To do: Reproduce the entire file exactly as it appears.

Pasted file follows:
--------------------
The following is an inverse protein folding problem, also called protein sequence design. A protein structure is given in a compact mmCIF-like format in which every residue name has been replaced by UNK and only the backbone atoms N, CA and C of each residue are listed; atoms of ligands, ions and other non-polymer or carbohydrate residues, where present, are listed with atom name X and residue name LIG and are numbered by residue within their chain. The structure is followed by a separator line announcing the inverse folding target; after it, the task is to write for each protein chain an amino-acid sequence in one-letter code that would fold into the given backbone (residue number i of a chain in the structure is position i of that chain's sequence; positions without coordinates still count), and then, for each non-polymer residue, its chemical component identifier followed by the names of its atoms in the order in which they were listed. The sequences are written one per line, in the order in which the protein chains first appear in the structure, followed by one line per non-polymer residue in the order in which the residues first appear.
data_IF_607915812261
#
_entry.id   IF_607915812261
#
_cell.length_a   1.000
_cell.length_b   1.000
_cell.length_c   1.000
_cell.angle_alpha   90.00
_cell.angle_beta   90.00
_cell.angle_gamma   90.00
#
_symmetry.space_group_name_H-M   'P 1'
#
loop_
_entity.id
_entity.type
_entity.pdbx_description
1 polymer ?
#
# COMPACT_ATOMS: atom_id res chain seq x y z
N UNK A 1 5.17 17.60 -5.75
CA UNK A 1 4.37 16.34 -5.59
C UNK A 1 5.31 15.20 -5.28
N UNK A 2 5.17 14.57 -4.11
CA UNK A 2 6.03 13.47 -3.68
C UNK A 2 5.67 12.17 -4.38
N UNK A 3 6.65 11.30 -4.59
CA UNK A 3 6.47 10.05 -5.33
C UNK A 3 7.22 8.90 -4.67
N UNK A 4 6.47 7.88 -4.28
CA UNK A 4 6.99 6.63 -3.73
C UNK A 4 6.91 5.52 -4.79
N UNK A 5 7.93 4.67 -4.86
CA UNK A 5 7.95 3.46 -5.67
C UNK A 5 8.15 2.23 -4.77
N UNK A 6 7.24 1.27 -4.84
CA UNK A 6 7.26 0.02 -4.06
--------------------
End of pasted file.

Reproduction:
The following is an inverse protein folding problem, also called protein sequence design. A protein structure is given in a compact mmCIF-like format in which every residue name has been replaced by UNK and only the backbone atoms N, CA and C of each residue are listed; atoms of ligands, ions and other non-polymer or carbohydrate residues, where present, are listed with atom name X and residue name LIG and are numbered by residue within their chain. The structure is followed by a separator line announcing the inverse folding target; after it, the task is to write for each protein chain an amino-acid sequence in one-letter code that would fold into the given backbone (residue number i of a chain in the structure is position i of that chain's sequence; positions without coordinates still count), and then, for each non-polymer residue, its chemical component identifier followed by the names of its atoms in the order in which they were listed. The sequences are written one per line, in the order in which the protein chains first appear in the structure, followed by one line per non-polymer residue in the order in which the residues first appear.
data_IF_607915812261
#
_entry.id   IF_607915812261
#
_cell.length_a   1.000
_cell.length_b   1.000
_cell.length_c   1.000
_cell.angle_alpha   90.00
_cell.angle_beta   90.00
_cell.angle_gamma   90.00
#
_symmetry.space_group_name_H-M   'P 1'
#
loop_
_entity.id
_entity.type
_entity.pdbx_description
1 polymer ?
#
# COMPACT_ATOMS: atom_id res chain seq x y z
N UNK A 1 5.17 17.60 -5.75
CA UNK A 1 4.37 16.34 -5.59
C UNK A 1 5.31 15.20 -5.28
N UNK A 2 5.17 14.57 -4.11
CA UNK A 2 6.03 13.47 -3.68
C UNK A 2 5.67 12.17 -4.38
N UNK A 3 6.65 11.30 -4.59
CA UNK A 3 6.47 10.05 -5.33
C UNK A 3 7.22 8.90 -4.67
N UNK A 4 6.47 7.88 -4.28
CA UNK A 4 6.99 6.63 -3.73
C UNK A 4 6.91 5.52 -4.79
N UNK A 5 7.93 4.67 -4.86
CA UNK A 5 7.95 3.46 -5.67
C UNK A 5 8.15 2.23 -4.77
N UNK A 6 7.24 1.27 -4.84
CA UNK A 6 7.26 0.02 -4.06